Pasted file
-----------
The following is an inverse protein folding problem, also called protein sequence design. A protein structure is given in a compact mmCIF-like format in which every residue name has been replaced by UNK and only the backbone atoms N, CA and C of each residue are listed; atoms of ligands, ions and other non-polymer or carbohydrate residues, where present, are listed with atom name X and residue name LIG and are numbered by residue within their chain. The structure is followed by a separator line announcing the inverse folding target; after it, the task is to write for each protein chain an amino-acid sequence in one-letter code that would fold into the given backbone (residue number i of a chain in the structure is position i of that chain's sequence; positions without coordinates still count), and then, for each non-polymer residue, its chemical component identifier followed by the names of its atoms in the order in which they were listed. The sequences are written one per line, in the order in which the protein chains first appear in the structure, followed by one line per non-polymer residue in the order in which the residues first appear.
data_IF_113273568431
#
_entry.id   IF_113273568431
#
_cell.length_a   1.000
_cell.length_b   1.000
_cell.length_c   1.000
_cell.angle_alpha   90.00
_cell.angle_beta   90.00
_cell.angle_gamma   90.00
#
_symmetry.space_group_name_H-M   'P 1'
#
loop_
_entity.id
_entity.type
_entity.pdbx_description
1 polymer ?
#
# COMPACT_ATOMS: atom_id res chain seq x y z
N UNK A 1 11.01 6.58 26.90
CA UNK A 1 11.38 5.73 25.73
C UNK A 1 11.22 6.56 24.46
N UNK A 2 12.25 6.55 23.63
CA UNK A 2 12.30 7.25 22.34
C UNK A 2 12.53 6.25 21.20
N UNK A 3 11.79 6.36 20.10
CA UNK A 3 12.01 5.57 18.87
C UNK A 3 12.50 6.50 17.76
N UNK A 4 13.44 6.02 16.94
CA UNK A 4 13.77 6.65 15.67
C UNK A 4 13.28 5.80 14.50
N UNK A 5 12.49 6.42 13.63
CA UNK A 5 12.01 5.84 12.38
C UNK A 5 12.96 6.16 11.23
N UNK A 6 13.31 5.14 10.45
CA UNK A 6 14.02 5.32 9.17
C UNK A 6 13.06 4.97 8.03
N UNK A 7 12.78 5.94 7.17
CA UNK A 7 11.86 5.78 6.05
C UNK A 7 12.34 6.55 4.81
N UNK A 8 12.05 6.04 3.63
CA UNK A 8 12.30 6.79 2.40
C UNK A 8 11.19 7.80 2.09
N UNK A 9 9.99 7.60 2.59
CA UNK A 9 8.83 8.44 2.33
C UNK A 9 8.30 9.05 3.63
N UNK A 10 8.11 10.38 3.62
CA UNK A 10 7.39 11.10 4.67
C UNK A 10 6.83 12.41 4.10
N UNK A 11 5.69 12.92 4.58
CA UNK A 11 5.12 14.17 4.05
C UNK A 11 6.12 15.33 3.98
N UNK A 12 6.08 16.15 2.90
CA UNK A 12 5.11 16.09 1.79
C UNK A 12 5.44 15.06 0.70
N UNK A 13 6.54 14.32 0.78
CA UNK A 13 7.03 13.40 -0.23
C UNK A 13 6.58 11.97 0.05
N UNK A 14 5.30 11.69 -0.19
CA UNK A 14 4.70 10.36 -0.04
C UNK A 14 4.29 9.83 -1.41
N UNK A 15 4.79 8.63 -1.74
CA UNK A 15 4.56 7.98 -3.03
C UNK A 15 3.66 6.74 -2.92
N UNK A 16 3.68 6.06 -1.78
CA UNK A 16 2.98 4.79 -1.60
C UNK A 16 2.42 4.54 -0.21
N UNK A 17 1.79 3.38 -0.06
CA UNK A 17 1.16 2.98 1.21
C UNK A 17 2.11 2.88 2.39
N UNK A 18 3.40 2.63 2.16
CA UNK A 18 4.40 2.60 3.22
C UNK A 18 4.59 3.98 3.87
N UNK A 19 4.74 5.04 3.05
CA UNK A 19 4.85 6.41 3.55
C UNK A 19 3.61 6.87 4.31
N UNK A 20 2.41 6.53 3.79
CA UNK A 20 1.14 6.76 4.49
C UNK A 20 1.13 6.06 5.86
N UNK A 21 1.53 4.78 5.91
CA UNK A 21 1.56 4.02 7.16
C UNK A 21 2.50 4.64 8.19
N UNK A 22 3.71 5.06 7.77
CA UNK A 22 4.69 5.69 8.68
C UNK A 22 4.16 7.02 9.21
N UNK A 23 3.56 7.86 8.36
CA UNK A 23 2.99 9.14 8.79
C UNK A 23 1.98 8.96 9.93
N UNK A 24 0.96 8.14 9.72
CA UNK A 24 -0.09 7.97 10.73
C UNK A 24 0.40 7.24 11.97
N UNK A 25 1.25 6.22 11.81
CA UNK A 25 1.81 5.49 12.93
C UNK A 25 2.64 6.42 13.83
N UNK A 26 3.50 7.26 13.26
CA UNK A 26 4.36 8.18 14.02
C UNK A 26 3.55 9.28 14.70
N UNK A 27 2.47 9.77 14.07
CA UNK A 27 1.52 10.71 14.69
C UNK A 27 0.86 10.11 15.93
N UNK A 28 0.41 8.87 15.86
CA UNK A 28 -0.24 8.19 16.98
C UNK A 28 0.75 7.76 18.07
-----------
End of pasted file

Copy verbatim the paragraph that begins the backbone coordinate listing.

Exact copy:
The following is an inverse protein folding problem, also called protein sequence design. A protein structure is given in a compact mmCIF-like format in which every residue name has been replaced by UNK and only the backbone atoms N, CA and C of each residue are listed; atoms of ligands, ions and other non-polymer or carbohydrate residues, where present, are listed with atom name X and residue name LIG and are numbered by residue within their chain. The structure is followed by a separator line announcing the inverse folding target; after it, the task is to write for each protein chain an amino-acid sequence in one-letter code that would fold into the given backbone (residue number i of a chain in the structure is position i of that chain's sequence; positions without coordinates still count), and then, for each non-polymer residue, its chemical component identifier followed by the names of its atoms in the order in which they were listed. The sequences are written one per line, in the order in which the protein chains first appear in the structure, followed by one line per non-polymer residue in the order in which the residues first appear.